Green Power and Agriculture in Taiwan

Green Power and Agriculture in Taiwan

MIN-JU YANG(China Productivity Center Agricultural Innovation Department)

Energy transformation has been a major policy in recent years. The "green power" refers to the power generation process with close-to-zero CO2 emission and thus low impact on the environment. Most world-class enterprises are members of RE100, the international renewable energy initiative organization, which demands the use of 60% of renewable energy by 2030, and 100% by 2050. Three enterprises in Taiwan, including M&R Nano Technology, TCI (大江), and O’Right (歐萊德) are its members. Its procurement regulations also demand a certain proportion of production being by green power. The supply chain for the Apple Inc. including TSMC, Pegatron, Quanta, Compal, Hon Hai Technology Group, etc., for instance, may be faced with the dilemma of either withdrawing from the supply chain or making purchase of the green power at an extremely high price, a hard decision to strike a balance.

There is the "clause for high power consumers", which stipulates that power consuming enterprises with contract capacity of 5000KW or above must switch at least 10% of their power consumption to green power within five years, in order to stimulate the "renewable energy certificates" transaction. This system is managed and regulated by the Bureau of Standards, Metrology and Inspection (BSMI) of MOEA. All registration applications shall be filed with BSMI. Each certificate represents 1KW of green electricity, at a floating value between NT$1,000 and NT$3,000 per 1KW. The current regulations do not mandate transaction under the official mechanism, so enterprises can directly make purchase from solar power producers at prices mutually agreed upon, and have the power transmitted through the Taipower grid. Some large enterprises have their own subsidiaries produce the solar power. The cost per KW is about NT$750 or even lower, subject to the scales of capacity and sunshine conditions. Take TSMC for example, the green power purchased per year is 1.2GW, more than the capacity of a nuclear power unit. At NT$1,000 per KW, the total cost is NT$1.2 billion per year. Lowered cost on purchase of green power would definitely mean further enhancement of competitiveness.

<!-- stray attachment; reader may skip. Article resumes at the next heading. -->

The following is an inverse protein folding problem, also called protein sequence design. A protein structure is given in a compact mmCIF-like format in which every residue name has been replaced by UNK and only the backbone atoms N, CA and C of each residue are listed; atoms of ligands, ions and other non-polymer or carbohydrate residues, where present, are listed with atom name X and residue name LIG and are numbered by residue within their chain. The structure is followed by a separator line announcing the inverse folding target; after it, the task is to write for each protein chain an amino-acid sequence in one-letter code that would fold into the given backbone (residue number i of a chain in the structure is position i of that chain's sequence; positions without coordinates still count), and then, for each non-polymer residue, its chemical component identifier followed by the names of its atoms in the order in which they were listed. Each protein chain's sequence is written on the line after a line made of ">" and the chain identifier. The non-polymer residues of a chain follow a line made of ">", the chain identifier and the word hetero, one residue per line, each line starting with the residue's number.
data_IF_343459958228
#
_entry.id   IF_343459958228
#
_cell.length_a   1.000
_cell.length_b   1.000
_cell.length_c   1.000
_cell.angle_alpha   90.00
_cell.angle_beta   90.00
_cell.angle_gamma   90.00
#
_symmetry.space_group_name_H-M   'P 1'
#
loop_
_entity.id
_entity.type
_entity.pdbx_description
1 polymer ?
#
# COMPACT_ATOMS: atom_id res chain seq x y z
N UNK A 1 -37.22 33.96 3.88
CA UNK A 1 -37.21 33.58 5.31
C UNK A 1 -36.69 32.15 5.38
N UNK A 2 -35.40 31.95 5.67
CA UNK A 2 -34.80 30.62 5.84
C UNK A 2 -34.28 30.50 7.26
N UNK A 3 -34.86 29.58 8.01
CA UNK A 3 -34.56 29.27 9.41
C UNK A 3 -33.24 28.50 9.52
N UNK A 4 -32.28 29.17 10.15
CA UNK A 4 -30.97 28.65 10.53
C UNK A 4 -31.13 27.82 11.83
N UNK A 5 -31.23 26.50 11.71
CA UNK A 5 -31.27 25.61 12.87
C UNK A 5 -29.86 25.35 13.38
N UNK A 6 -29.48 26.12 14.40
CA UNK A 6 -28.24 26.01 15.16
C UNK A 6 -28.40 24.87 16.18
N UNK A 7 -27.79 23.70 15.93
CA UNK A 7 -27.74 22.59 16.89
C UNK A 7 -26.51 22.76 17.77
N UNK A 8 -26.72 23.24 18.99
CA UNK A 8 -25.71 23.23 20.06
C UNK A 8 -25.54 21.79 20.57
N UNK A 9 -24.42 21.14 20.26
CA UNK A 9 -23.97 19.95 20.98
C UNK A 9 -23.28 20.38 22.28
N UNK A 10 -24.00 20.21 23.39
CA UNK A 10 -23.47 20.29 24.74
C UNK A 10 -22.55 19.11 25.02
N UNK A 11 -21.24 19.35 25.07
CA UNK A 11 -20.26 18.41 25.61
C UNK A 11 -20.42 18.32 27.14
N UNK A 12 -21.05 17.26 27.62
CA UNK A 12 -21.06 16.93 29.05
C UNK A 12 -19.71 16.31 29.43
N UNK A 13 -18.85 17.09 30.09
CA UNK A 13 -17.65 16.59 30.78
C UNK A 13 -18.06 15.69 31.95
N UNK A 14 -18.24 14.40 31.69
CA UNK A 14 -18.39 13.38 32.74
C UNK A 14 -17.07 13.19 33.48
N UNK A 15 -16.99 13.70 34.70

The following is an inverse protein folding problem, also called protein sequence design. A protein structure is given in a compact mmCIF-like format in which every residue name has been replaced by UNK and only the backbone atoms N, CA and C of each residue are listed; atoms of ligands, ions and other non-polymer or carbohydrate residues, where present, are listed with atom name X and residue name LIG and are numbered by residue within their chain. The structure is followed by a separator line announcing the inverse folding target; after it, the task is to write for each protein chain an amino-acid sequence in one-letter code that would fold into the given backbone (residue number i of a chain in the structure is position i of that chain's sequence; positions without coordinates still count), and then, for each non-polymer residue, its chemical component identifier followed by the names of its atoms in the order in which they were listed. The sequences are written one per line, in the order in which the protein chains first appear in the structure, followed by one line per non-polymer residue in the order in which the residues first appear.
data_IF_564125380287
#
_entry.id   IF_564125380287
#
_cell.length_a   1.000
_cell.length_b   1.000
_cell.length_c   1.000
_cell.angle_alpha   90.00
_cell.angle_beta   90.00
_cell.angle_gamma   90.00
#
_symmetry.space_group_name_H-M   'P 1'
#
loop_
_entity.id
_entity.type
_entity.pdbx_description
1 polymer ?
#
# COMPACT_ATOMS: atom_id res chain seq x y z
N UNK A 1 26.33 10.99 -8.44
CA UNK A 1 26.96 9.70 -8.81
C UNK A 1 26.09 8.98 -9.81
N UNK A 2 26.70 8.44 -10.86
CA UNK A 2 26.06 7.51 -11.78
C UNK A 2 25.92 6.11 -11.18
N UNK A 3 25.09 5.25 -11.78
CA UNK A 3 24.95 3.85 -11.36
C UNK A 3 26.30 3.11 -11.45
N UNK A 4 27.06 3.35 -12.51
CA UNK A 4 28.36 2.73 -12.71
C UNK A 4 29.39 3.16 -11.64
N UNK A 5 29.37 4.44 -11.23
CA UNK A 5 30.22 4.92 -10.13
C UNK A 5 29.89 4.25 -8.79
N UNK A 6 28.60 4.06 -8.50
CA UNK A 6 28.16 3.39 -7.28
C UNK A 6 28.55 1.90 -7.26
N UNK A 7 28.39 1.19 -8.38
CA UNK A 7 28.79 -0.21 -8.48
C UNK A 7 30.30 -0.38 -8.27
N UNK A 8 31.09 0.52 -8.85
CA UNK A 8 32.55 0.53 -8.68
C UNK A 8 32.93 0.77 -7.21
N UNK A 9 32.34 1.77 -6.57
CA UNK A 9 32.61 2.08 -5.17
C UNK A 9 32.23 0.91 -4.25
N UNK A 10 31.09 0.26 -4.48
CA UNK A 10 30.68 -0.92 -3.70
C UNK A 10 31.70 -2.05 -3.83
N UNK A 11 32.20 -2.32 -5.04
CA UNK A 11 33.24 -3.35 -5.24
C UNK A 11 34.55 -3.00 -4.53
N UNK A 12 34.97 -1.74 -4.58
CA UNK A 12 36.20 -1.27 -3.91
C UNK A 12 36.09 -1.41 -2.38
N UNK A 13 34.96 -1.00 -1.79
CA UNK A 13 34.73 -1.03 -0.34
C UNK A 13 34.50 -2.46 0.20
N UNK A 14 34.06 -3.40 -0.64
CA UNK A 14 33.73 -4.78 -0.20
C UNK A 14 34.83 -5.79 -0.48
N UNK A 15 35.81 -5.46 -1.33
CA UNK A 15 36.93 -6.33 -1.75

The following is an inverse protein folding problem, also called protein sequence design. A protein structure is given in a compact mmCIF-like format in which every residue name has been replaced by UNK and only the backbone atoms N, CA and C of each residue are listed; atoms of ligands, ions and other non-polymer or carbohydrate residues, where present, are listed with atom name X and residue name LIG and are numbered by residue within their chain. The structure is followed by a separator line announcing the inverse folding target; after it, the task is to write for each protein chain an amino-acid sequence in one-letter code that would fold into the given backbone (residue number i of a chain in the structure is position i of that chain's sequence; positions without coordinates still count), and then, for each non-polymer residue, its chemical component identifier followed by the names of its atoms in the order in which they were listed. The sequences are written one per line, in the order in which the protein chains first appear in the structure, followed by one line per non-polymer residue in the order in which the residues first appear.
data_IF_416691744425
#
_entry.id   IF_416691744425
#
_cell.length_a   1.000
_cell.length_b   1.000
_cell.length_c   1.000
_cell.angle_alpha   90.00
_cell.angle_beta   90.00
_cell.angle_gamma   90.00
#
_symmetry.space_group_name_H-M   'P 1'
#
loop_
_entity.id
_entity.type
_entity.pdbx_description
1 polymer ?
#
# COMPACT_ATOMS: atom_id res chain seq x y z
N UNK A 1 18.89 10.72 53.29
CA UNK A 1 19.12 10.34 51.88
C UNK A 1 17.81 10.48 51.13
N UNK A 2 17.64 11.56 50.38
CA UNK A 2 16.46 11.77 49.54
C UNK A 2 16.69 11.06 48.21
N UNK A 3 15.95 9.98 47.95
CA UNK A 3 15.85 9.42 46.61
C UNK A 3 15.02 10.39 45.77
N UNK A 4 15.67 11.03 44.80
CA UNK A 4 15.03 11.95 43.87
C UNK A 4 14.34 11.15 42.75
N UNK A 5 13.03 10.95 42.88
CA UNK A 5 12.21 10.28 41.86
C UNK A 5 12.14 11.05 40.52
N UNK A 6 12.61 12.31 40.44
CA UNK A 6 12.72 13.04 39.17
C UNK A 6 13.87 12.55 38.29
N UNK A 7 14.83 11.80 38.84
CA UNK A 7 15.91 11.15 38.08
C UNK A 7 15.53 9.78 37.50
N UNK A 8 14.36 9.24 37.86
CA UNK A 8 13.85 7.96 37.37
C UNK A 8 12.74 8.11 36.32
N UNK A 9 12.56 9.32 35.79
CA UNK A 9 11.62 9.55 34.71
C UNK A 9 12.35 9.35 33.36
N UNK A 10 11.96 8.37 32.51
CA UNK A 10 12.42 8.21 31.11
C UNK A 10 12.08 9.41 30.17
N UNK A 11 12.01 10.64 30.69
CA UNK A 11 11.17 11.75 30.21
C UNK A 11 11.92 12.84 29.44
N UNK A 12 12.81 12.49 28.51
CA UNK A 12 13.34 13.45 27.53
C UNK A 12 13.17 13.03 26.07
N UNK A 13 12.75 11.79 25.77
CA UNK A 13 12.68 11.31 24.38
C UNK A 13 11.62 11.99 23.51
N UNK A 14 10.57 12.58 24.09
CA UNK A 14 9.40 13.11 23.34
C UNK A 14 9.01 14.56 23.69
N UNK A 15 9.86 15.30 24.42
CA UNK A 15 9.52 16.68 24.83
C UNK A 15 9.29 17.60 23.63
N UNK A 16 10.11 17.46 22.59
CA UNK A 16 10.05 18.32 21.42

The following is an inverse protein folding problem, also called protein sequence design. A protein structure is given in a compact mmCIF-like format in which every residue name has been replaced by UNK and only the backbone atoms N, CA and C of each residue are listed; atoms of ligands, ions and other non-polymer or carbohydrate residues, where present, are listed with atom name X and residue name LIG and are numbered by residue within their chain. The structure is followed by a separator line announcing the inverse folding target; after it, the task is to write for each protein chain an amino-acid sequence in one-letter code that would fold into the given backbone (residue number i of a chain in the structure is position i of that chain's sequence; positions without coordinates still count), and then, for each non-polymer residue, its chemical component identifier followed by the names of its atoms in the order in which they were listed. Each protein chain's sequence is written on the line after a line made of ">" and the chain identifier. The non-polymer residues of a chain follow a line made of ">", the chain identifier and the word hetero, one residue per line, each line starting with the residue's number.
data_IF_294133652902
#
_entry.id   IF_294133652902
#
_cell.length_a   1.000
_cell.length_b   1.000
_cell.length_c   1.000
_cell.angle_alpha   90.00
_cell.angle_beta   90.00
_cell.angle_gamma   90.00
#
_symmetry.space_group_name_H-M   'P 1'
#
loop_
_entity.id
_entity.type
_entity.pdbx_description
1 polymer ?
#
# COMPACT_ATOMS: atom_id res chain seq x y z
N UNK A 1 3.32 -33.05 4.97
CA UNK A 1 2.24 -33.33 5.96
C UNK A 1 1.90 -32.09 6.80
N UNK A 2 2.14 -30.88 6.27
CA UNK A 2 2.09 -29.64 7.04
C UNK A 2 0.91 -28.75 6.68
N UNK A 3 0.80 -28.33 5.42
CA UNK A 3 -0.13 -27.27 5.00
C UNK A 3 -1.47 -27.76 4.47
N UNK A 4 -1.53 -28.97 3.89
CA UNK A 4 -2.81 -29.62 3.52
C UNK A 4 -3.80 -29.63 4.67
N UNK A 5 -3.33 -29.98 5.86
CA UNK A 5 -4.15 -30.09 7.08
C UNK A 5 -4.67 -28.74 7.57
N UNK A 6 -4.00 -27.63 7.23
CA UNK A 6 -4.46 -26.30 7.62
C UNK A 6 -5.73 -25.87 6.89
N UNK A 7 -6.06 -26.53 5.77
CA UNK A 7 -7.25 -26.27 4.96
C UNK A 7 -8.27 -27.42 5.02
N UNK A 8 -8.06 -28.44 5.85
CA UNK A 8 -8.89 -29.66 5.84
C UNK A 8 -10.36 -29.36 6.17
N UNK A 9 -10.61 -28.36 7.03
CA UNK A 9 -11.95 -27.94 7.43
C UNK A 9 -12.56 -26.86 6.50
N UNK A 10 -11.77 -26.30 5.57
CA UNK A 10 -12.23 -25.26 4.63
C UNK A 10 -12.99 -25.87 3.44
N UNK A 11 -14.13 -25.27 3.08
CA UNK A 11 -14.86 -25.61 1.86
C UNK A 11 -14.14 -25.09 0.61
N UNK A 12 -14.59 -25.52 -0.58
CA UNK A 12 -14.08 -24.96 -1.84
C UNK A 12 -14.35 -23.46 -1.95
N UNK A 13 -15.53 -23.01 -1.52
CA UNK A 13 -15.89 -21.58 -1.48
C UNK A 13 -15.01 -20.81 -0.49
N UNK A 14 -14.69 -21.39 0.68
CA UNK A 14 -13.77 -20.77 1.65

Regarding the development of green power in Taiwan, solar power and wind power are the two major areas. The limited space and high population density have been unfavorable to wind power generation. Nearly all the offshore wind power generation is operated by TSMC by contract (hence the high growth rate). The current focus of the goals and practice of green power is on solar power. The targets set for 2025 were to have 6GW of solar power produced on rooftops and 14GW on grounds. Earlier this year, Deputy Premier Shen Jong-chin announced to raise the rooftop green power production to 8GW, which means reducing the ground-based production to 12GW. This has manifested the fundamental problem of ground-based power production and the impact on the original ecological, aesthetic, or agricultural development. The main reason is that solar power producers seized large amount of agricultural land. For instance, the ordinary annual rent of aquatic ponds in Qigu area is about NT$30,000 to 50,000 per 1/10 hectare, but some solar power producers offer NT$350,000 to 400,000 annually to use the space. This has made it highly unlikely to promote the MOEA policy of "multiple use of land", and has actually deprived farmers and fishermen of the opportunities to rent space for farming purposes. Agricultural land is relatively low in price and comes in large lots, so it is more cost effective for large-scale power generation. Some solar power producers even make fake applications to avoid agricultural regulations. This has led to the strong sentiment of the general public to impose the strict environmental assessment of the solar power producers.